1. Because it contained all that he was commissioned to declare.
"It pleased God to reveal his Son in the Apostle, that he might preach HIM among the heathen:" and accordingly St Paul tells us, that "this grace was given to him to preach the unsearchable riches of Christ." This, I say, was his office; and this too is the ministry of reconciliation which is committed to ministers in every age; "to wit, that God was in Christ reconciling the world unto himself, not imputing their trespasses unto them." [* 2 Cor. v. 18, 19.] To the Apostles, indeed, the commission was to "go forth into all the world, and to preach the Gospel to every creature;" whereas to us is assigned, as it were, a more limited sphere: but the subject of our ministry [14/15] is the same with theirs: we have the same dispensation committed unto us; and "woe will be unto us, if we preach not the Gospel."
But, as though men needed not to be evangelized now, the term evangelical is used as a term of reproach. We mean not to justify any persons whatsoever in using unnecessary terms of distinction, more especially if it be with a view to depreciate others, and to aggrandize themselves: but still the distinctions which are made in Scripture must be made by us; else for what end has God himself made them? Now it cannot be denied, that the Apostle characterizes the great subject of his ministry as the Gospel; nor can it be denied that he complains of some teachers in the Galatian Church as introducing another Gospel, which was not the true Gospel, but a perversion of it. [*Gal. i. 6, 7.] Here then he lays down the distinction between doctrines which are truly evangelical, and others which have no just title to that name. Of course, wherever the same differences exists between the doctrines maintained, the same terms must be proper to distinguish them; and a just view of those distinctions is necessary, in order to our being guarded against error, and established in the truth.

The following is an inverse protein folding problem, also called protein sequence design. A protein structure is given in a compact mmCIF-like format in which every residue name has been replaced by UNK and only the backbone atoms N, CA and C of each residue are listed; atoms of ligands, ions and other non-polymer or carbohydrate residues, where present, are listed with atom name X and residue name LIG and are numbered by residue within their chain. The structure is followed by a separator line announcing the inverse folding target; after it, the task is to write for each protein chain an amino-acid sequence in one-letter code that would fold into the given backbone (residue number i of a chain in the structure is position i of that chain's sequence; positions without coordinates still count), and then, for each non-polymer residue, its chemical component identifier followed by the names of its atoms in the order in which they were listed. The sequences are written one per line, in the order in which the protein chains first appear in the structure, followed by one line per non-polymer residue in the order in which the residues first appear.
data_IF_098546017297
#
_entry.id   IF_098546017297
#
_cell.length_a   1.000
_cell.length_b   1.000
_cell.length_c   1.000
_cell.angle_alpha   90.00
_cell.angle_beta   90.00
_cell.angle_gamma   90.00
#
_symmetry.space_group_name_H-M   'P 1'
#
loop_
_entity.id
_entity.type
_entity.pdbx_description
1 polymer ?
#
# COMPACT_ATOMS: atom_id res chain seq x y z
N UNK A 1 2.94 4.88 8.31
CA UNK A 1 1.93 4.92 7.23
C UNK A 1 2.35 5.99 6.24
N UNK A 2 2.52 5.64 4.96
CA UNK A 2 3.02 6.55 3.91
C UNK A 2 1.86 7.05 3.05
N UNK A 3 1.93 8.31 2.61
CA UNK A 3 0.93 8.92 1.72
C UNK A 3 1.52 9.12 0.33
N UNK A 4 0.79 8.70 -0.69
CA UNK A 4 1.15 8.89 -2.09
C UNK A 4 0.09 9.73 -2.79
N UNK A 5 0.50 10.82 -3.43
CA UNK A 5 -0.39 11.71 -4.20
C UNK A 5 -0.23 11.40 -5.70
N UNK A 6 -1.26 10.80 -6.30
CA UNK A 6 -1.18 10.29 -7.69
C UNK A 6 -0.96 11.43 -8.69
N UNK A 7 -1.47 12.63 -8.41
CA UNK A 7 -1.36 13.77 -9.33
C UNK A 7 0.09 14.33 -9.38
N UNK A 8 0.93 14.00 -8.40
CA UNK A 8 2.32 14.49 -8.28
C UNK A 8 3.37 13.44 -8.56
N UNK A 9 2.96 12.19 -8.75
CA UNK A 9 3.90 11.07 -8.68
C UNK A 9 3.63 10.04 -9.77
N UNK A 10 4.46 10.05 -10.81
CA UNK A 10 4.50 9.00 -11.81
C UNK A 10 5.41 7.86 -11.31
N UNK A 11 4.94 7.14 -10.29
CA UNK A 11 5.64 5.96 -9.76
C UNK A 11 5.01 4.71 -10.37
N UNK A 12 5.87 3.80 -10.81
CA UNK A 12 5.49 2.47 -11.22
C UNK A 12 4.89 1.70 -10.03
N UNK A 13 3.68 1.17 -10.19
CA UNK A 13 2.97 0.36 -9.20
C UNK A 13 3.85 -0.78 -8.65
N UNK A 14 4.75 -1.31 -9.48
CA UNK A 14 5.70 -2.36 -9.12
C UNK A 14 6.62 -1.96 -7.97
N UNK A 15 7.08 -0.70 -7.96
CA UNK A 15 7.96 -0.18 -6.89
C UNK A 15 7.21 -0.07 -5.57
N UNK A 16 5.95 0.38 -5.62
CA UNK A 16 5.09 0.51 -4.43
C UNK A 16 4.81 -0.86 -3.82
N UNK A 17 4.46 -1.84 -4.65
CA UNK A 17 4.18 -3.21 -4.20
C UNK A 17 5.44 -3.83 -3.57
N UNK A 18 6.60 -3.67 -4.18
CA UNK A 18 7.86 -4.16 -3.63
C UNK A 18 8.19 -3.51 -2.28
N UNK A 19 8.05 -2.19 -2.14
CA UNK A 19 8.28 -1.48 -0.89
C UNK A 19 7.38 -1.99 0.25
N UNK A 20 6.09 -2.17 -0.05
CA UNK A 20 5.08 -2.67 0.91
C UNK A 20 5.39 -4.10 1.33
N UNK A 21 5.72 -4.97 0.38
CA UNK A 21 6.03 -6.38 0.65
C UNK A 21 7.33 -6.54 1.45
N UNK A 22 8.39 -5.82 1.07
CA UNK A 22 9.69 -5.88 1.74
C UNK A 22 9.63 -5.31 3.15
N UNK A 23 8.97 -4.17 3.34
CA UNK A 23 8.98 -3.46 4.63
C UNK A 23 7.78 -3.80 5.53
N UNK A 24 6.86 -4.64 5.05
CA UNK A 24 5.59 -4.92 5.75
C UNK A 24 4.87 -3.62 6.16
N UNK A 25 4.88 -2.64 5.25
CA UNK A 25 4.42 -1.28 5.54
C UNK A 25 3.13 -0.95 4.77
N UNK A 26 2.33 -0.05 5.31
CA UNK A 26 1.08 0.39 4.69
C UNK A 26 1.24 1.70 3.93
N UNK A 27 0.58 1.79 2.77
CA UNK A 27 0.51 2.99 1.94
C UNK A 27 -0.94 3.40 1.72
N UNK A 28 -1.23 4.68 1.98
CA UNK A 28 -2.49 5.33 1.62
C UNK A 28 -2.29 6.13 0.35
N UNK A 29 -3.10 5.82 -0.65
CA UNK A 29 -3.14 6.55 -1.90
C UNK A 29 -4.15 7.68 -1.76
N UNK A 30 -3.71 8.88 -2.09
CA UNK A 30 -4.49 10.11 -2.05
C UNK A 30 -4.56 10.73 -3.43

But we beg to be clearly understood in reference to this matter. It is not our design to enter into any dispute about the use of a term, or to vindicate any particular party; but merely to state, with all the clearness we can, a subject, about which every [15/16] one ought to have the most accurate and precise ideas.
We have seen what was the great subject of the Apostle's preaching, and which he emphatically and exclusively called the Gospel: and if only we attend to what he has spoken in the text, we shall see what really constitutes evangelical preaching. The subject of it must be "Christ crucified;" that is, Christ must be set forth as the only foundation of a sinner's hope: and holiness in all its branches must be enforced; but a sense of Christ's love in dying for us must be inculcated, as the main-spring and motive of all our obedience. The manner of setting forth this doctrine must also accord with that of the Apostle in the text: the importance of the doctrine must be so felt, as to make us determine never to know any thing else, either for the salvation of our own souls, or for the subject of our public ministrations. Viewing its transcendent excellency, we must rejoice and glory in it ourselves, and shew forth its fruits in a life of entire devotedness to God: we must call upon our hearers also to rejoice and glory in it, and to display its sanctifying effects in the whole of their life and conversation. Thus to preach, and thus to live, would characterize a person, and his ministry, as evangelical, in the eyes of the Apostle: whereas indifference to this doctrine, or a corruption of it, either by a self-righteous or antinomian mixture, would render both the person and his ministry obnoxious to his censure, according to the degree in which such indifference, or [16/17] such a mixture, prevailed. We do not mean to say, that there are not different degrees of clearness in the views and ministry of different persons, or that none are accepted of God, or useful in the Church, unless they come up to such a precise standard;--nor do we confine the term evangelical to those who lean to this or that particular system, as some are apt to imagine:--but this we say, that, in proportion as any persons, in their spirit and in their preaching, accord with the example in the text, they are properly denominated evangelical; and that, in proportion as they recede from this pattern, their claim to this title is dubious or void.